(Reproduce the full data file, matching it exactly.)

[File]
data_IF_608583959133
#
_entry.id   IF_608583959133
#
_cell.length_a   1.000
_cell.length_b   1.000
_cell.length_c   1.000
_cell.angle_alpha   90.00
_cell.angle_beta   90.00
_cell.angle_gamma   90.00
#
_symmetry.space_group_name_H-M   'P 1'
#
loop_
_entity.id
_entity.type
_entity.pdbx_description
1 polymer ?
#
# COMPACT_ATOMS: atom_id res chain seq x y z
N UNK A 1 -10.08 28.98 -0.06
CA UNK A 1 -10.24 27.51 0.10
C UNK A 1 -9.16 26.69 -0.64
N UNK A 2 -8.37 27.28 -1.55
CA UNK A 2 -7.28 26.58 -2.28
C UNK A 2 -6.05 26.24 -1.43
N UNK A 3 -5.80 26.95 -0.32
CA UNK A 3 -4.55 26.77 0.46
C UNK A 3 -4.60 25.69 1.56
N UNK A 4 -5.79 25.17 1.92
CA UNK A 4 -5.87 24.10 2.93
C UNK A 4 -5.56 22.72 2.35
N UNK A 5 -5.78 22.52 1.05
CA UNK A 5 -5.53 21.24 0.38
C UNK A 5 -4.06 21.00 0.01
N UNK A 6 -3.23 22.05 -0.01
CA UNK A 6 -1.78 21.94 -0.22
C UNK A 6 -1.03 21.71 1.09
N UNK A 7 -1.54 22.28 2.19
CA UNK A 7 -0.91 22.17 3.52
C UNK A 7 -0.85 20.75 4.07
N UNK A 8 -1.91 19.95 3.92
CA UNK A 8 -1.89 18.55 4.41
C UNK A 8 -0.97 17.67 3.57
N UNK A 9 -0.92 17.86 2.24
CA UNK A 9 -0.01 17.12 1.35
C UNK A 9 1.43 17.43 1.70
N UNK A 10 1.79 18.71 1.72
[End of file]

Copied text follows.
data_IF_608583959133
#
_entry.id   IF_608583959133
#
_cell.length_a   1.000
_cell.length_b   1.000
_cell.length_c   1.000
_cell.angle_alpha   90.00
_cell.angle_beta   90.00
_cell.angle_gamma   90.00
#
_symmetry.space_group_name_H-M   'P 1'
#
loop_
_entity.id
_entity.type
_entity.pdbx_description
1 polymer ?
#
# COMPACT_ATOMS: atom_id res chain seq x y z
N UNK A 1 -10.08 28.98 -0.06
CA UNK A 1 -10.24 27.51 0.10
C UNK A 1 -9.16 26.69 -0.64
N UNK A 2 -8.37 27.28 -1.55
CA UNK A 2 -7.28 26.58 -2.28
C UNK A 2 -6.05 26.24 -1.43
N UNK A 3 -5.80 26.95 -0.32
CA UNK A 3 -4.55 26.77 0.46
C UNK A 3 -4.60 25.69 1.56
N UNK A 4 -5.79 25.17 1.92
CA UNK A 4 -5.87 24.10 2.93
C UNK A 4 -5.56 22.72 2.35
N UNK A 5 -5.78 22.52 1.05
CA UNK A 5 -5.53 21.24 0.38
C UNK A 5 -4.06 21.00 0.01
N UNK A 6 -3.23 22.05 -0.01
CA UNK A 6 -1.78 21.94 -0.22
C UNK A 6 -1.03 21.71 1.09
N UNK A 7 -1.54 22.28 2.19
CA UNK A 7 -0.91 22.17 3.52
C UNK A 7 -0.85 20.75 4.07
N UNK A 8 -1.91 19.95 3.92
CA UNK A 8 -1.89 18.55 4.41
C UNK A 8 -0.97 17.67 3.57
N UNK A 9 -0.92 17.86 2.24
CA UNK A 9 -0.01 17.12 1.35
C UNK A 9 1.43 17.43 1.70
N UNK A 10 1.79 18.71 1.72